Monday, September 17, 2012

The Perfectionist Trap - Part 4


We've talked about perfectionism, what it is, and how it traps us. If you missed it, read Part 1 and Part 2 and Part 3

But what do we do once we recognize that we are responding to life from the trap of perfectionism? How do we learn to create more realistic goals?

Sometimes I have actually written down everything I wish I could accomplish. Then with bold strokes I mark out all but two or three tasks, giving myself permission to put off some jobs until another day. Somehow the process of writing out the jobs helps my whirling mind know that I haven't forgotten those tasks; I have just chosen to do the job another day. Will my children mind if I put off dusting for a day, or if the cookie jar is empty, if I stop to snuggle on the couch and read them a story?

My husband helps me tremendously in setting proper priorities. I'm learning to say “Sure!” when he asks if we can invite someone over instead of saying “But the house isn't clean, I haven't dusted in weeks, and I don't have any food!” Much to my surprise, I have found that we can eat popcorn in a dusty house and still enjoy good fellowship.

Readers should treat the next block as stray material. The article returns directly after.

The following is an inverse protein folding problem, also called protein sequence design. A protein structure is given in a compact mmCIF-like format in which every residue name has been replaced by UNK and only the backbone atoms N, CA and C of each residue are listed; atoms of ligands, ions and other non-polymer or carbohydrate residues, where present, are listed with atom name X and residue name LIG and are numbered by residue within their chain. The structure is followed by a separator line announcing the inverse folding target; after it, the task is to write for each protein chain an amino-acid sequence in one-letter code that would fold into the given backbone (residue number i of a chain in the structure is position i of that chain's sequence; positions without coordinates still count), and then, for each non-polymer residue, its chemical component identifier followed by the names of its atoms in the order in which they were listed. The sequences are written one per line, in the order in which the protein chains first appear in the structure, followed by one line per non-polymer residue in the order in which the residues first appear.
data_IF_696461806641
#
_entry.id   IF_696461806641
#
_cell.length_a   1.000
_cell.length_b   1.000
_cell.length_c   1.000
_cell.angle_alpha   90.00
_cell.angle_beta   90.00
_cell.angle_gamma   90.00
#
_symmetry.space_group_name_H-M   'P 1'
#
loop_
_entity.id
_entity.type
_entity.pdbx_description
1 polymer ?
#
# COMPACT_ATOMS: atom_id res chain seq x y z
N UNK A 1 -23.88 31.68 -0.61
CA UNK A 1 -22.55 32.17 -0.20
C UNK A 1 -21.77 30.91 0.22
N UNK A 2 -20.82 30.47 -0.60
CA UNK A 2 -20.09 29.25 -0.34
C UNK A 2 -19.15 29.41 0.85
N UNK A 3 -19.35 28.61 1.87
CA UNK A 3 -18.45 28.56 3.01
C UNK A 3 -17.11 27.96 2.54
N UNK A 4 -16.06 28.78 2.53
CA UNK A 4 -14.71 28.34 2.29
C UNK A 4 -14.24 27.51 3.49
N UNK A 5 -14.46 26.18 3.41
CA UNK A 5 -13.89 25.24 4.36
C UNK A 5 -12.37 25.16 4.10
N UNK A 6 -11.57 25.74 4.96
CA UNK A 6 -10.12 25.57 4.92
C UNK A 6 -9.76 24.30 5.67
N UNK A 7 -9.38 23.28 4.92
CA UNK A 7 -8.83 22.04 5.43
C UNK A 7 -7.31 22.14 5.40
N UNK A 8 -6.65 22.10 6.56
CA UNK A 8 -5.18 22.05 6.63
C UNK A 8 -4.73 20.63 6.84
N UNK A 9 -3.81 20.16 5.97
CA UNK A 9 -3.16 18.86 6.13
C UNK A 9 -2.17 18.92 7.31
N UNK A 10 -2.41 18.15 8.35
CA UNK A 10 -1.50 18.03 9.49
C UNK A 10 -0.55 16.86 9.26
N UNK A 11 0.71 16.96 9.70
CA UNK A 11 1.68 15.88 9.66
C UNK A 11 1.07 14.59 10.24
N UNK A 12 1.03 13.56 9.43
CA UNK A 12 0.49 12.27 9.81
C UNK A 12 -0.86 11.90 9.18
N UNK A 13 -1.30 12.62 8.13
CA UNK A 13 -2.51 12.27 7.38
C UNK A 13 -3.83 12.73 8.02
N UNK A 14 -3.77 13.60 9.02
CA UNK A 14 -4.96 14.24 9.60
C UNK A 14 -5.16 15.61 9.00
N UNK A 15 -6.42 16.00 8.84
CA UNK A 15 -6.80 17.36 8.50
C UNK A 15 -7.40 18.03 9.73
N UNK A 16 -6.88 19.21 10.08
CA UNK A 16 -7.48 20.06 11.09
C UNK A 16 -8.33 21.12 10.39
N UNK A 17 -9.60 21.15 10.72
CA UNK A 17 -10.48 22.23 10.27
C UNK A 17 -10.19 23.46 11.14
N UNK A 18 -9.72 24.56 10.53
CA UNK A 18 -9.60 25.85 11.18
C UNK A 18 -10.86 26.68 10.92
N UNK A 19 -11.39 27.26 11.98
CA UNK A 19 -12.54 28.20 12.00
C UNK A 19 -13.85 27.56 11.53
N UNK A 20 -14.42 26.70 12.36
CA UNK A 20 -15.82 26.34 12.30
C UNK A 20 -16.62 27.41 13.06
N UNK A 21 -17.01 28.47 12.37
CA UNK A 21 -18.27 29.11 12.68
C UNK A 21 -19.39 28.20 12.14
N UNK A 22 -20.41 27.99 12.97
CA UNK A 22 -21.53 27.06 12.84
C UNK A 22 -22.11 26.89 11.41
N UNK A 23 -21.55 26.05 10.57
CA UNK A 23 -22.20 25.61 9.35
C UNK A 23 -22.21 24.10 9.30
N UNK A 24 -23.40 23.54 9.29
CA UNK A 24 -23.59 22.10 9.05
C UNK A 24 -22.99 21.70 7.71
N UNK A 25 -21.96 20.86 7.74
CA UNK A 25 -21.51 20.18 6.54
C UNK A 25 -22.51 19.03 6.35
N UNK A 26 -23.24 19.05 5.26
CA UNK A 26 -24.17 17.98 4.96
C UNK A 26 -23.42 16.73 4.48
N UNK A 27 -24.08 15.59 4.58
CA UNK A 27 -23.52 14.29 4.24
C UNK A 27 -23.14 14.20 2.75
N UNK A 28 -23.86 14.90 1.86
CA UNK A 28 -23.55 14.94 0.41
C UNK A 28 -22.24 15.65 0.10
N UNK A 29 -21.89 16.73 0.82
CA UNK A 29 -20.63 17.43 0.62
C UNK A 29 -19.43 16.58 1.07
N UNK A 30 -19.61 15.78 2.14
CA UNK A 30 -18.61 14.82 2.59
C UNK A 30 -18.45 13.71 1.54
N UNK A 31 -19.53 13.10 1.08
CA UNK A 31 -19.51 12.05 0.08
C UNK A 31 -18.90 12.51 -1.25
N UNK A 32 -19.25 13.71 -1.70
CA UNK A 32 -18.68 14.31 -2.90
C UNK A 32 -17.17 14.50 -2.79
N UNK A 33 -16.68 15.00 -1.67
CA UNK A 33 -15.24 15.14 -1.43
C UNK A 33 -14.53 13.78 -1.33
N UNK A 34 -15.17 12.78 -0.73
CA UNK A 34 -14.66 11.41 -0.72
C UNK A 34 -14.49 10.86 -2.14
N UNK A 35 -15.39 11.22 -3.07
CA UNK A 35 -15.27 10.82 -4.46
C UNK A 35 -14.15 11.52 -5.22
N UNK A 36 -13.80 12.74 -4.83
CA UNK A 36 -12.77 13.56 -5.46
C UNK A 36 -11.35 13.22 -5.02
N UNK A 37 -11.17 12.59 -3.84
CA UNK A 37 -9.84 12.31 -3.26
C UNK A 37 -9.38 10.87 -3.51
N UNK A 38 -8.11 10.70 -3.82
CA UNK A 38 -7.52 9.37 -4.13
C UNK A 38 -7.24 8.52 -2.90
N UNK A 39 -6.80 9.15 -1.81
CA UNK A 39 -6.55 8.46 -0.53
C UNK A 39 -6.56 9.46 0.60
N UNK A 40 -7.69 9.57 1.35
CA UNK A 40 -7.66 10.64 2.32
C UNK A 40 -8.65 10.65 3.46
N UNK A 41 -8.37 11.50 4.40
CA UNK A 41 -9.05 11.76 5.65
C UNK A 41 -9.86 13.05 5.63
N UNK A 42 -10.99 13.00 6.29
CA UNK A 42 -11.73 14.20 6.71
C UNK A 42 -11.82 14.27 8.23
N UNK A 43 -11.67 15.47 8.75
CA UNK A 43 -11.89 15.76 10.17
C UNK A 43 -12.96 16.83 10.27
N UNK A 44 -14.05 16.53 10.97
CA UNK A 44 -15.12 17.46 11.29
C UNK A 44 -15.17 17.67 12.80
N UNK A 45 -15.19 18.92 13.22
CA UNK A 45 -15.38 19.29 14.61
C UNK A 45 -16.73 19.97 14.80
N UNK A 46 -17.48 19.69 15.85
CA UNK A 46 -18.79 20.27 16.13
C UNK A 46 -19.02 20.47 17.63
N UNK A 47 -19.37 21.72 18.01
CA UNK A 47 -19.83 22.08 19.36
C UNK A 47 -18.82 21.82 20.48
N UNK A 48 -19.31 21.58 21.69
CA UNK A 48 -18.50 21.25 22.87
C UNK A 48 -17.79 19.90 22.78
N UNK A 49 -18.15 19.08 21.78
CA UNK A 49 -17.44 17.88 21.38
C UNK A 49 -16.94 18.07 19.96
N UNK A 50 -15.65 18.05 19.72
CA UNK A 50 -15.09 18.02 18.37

I'll probably always enjoy setting a table with freshly starched napkins and pretty china. It is a pleasure to prepare a meal with special niceties to show a friend how much she means to me. But when the choice comes between the bondage of my perfectionism and joy of serving others, I hope I never hesitate in my decision.

Now I want to hear from you! How have you combated perfectionism?

9 comments :

  1. I love the idea of how you do your list. What a great idea on how to prioritize.

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  2. I still fight with perfectionism. But - early in my career as a homemaker, I discovered FlyLady. One thing she said that sticks with me is "Housework incorrectly done still blesses my family." That simple statement helps me when I realize the bathroom needs to be cleaned and I don't have time to do a thorough job of it.
    It's okay for me to just swipe and swish - I can do the floor and tub another day.

    I've also had to train myself to not make my homeschool lessons plans a "god". Just because I "plan" it doesn't mean it will happen - or should happen! I still struggle with that by times.

    Coping mechanisms - making lists, telling myself "it's okay" and "we won't die if I don't sweeper this week" and having friends who give me permission to quit reading a book because it boooooorrrrring help quite a bit!

    Good series, Gina!

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    1. Karen -
      Funny, after I gave you "permission" to stop reading a boring book, I realized how hard it is for me to stop reading a book that I've started! I'm still learning!
      Gina

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  3. We have a saying at our house..."perfect is only in heaven".